Dr Demian Chapman who is an internationally recognised shark expert also conducted a study on the shark fin trade in Suva and he said there was a possibility of foul play in the deaths. “The concentration of so many washing up in an area does suggest a fishery discard. Notably, litters of 30 plus are possible in this species,” Dr Chapman said.The IUCN Red List of Threatened Species assesses the scalloped hammerhead (Sphyrna lewini) as endangered, meaning these animals face a very high risk of extinction in the wild in the near future. The killing of 50 juvenile scalloped hammerheads is the moral equivalent of killing 50 baby giant pandas, sea otters, or blue whales.
“Perhaps a gravid female was killed and her pups removed during gutting and discarded. Fin traders would pay good money for adult scalloped hammerhead fins,” he said.
Throughout most of its range, the killing of scalloped hammerheads is unregulated and unreported. Listing this species on the Convention on International Trade in Endangered Species (CITES) Appendix II as proposed by Brazil, Colombia, Costa Rica, the European Union, Ecuador, Honduras and Mexico, will improve the situation, much as it has for other animal species. Adoption of the proposal will result in strict regulation in order to avoid utilization and trade incompatible with the survival of the species in the wild.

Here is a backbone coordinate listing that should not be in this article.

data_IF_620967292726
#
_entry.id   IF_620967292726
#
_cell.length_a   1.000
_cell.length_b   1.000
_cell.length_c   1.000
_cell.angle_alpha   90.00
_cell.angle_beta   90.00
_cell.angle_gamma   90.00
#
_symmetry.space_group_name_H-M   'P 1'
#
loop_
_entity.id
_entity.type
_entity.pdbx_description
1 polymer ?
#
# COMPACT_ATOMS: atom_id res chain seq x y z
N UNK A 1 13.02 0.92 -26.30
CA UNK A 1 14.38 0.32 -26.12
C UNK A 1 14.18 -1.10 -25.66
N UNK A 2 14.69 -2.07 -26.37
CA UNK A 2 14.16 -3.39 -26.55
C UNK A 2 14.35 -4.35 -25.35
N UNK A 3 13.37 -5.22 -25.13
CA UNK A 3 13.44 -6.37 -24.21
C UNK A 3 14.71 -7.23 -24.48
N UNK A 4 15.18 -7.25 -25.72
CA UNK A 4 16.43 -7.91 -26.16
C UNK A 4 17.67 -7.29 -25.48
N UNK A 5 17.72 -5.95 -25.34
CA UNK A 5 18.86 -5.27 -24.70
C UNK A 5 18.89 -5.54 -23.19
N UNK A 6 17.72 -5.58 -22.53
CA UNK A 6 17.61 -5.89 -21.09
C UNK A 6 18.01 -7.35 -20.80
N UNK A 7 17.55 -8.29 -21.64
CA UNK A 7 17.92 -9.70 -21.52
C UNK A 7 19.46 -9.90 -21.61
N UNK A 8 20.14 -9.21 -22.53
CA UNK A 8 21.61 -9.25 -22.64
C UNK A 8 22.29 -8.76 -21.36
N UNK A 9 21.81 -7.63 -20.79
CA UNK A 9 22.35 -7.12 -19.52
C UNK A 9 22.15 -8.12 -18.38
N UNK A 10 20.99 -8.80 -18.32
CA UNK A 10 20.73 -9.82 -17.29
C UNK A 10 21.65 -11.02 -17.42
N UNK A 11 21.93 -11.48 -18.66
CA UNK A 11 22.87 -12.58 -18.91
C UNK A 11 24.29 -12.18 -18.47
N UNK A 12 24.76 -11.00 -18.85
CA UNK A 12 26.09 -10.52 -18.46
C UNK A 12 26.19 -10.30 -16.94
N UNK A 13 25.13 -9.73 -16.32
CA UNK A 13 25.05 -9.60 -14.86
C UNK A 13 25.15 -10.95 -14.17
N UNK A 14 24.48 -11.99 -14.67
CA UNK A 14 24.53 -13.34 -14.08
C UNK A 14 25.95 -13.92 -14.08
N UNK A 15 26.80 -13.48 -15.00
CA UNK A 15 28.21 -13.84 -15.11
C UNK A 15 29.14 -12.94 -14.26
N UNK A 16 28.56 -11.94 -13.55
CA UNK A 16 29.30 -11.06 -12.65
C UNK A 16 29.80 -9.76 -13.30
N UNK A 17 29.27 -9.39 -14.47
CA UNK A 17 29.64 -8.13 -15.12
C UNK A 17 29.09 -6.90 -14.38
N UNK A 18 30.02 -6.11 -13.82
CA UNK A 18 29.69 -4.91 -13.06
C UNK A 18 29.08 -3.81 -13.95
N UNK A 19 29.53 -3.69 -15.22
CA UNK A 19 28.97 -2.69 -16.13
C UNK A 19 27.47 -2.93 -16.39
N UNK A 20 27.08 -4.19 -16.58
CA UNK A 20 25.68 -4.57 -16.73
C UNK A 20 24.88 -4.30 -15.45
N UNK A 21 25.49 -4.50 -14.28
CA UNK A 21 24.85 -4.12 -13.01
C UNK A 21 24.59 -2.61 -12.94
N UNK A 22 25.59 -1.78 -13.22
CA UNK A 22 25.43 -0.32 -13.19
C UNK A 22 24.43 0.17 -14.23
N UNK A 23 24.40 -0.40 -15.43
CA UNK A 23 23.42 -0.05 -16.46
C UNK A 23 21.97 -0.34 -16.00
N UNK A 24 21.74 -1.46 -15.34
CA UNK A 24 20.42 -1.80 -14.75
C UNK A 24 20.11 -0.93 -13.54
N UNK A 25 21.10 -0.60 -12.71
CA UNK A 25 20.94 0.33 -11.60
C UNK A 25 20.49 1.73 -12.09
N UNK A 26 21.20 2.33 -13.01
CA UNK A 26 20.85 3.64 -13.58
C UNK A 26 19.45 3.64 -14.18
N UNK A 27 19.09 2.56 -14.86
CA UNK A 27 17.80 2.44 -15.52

The proposal will be adopted with the affirmative vote of 2/3 of CITES member countries at the convention of the parties being held in Bangkok, Thailand in March. If you live in a CITES member country (such as Fiji), you can contact your government officials and ask them to vote in support of the shark and manta ray proposals. Your country’s representative is listed on the CITES website. You can send them emails, write letters, or make phone calls. You can also participate in the Shark Stanley and Friends campaign and help us showcase the global support for shark and manta ray protections.